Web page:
The Dark Power Pro 12 is a fully modular design, allowing for the removal of every DC power cable, including the 24-pin ATX connector. All of the cables are black, with black connectors and individually sleeved wires. We also found not one but two floppy disk power adapters inside the packaging, an amusing but very odd thing for such a product in 2021.

Dark Power Pro 12
Connector type Hardwired Modular
ATX 24 Pin - 1
EPS 4+4 Pin - 1
EPS 8 Pin - 1
PCI-E 6+2 Pin - 10
PCI-E 8 Pin - -
SATA - 16
Molex - 8
Floppy - 2

The Be Quiet! Dark Power Pro 12 1500W PSU

External Appearance

The Be Quiet! Dark Power Pro 12 is visually imposing, featuring a unique layered chassis. The exterior is almost entirely black, with very smooth brushed surfaces and sharp edges. The chassis is very long, measuring 200 mm deep, which makes it incompatible with a large number of smaller cases, but this shouldn't be an issue for the kind of large computers where you'll need (and be able to cool) 1kW to begin with.

Chrome fonts form the series and company logos on one side of the unit. The other side is covered by a sticker with the unit's electrical specifications and certifications. The top side of the chassis is almost perfectly clean, with the small exception of the warranty sticker. A massive on/off switch can be seen at the rear side of the unit, right below the IEC C19 connector, which was required considering the high current draw when the PSU needs to be powered from a 115V AC source.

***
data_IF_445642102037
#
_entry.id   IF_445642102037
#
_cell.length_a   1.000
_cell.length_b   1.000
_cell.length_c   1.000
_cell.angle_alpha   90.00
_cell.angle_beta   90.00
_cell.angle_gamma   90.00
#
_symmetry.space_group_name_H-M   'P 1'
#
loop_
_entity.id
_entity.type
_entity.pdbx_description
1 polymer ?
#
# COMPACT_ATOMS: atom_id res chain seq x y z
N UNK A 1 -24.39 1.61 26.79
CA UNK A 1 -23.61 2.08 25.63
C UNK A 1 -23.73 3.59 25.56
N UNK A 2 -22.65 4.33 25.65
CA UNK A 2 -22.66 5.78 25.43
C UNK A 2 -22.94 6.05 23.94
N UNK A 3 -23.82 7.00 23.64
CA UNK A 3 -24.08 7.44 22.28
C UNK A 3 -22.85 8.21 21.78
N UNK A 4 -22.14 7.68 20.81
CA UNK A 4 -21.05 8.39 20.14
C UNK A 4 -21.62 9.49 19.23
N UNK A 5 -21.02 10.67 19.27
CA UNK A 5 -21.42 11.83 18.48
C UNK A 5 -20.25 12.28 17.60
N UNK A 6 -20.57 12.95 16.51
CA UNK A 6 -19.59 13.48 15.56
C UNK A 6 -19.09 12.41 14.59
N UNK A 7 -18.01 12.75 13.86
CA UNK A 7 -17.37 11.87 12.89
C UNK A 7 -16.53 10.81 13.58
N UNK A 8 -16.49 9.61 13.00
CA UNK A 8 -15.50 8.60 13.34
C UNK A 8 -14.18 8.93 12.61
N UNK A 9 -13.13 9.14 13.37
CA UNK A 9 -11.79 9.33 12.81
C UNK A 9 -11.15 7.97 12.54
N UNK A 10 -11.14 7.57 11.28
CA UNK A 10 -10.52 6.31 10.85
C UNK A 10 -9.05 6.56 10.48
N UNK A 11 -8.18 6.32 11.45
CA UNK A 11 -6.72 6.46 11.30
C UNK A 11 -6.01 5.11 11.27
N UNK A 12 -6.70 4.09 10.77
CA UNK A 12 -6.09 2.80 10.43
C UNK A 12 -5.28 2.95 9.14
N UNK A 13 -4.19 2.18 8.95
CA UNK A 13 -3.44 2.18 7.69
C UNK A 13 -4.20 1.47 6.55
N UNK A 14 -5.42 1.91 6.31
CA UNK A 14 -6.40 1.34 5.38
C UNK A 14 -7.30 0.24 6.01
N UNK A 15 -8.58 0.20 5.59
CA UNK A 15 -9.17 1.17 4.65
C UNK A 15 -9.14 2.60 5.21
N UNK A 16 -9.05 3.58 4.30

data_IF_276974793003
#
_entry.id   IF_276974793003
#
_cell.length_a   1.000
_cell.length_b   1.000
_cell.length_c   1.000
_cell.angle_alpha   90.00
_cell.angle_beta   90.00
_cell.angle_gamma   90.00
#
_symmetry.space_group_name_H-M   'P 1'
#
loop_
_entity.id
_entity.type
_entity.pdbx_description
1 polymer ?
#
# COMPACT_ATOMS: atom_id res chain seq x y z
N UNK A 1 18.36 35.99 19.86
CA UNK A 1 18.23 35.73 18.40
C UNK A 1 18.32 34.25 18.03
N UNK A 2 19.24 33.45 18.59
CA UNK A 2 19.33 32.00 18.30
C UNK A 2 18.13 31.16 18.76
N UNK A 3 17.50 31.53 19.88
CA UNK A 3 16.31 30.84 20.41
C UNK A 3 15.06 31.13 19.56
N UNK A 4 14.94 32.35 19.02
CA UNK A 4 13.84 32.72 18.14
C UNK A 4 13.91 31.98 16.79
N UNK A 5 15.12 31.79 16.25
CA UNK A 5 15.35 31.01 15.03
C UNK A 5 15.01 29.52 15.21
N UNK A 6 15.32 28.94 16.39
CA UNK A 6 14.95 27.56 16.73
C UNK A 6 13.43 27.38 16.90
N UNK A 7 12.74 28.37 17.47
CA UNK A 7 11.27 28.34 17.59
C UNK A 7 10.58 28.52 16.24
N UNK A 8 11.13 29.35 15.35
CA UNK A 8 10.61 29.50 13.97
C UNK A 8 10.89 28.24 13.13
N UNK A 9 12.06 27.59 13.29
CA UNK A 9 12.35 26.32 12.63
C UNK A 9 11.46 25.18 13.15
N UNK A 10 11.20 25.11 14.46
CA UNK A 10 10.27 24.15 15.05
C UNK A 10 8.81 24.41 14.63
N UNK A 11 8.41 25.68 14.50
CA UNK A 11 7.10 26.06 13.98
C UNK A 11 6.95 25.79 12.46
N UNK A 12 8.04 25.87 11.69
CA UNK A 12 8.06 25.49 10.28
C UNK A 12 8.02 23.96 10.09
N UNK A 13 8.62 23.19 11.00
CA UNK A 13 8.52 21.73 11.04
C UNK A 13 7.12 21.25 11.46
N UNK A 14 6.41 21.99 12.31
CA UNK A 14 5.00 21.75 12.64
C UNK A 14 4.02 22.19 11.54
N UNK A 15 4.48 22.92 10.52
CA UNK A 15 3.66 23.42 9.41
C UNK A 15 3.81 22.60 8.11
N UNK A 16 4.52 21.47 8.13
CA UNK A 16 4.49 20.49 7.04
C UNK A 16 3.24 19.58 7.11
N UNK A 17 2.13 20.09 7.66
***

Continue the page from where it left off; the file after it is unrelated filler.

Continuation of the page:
The front side of the Dark Power Pro 12 is filled to the brim with the connectors for the modular cables. Be Quiet! is using a straight 5-pin connector for the SATA/Molex cables, dual row 10-pin cables for the CPU cables, and dual row 12-pin connectors for the PCIe cables. The ATX cable connects to two connectors at the PSU's side, a large 20-pin connector, and a second 8-pin connector. The printed legend indicates which virtual 12 V rail corresponds to every connector. Even though each group consists of physically identical connectors, users should be careful not to connect the cables randomly but as recommended in the manual, because the default mode of the Dark Power Pro 12 is with multiple 12V OCP rails, meaning that the PSU will shut down if the load is improperly balanced.


Internal Design

We usually find Be Quiet! using their own fans to cool their PSUs, and the Dark Power Pro 12 is no exception, using a Silent Wings 135 mm fan under the finger guard. The only difference here is that the Dark Power Pro 12 is using a frameless version of the fan. This design supposedly reduces the intensity of the vibrations and increases airflow, but there is a downside to it – if the fan ever fails, finding a replacement will be a challenge for anyone but the manufacturer. The maximum speed of the 135 mm fluid-dynamic bearing (FDB) fan is 2600 RPM, an extremely high speed for a fan of this size.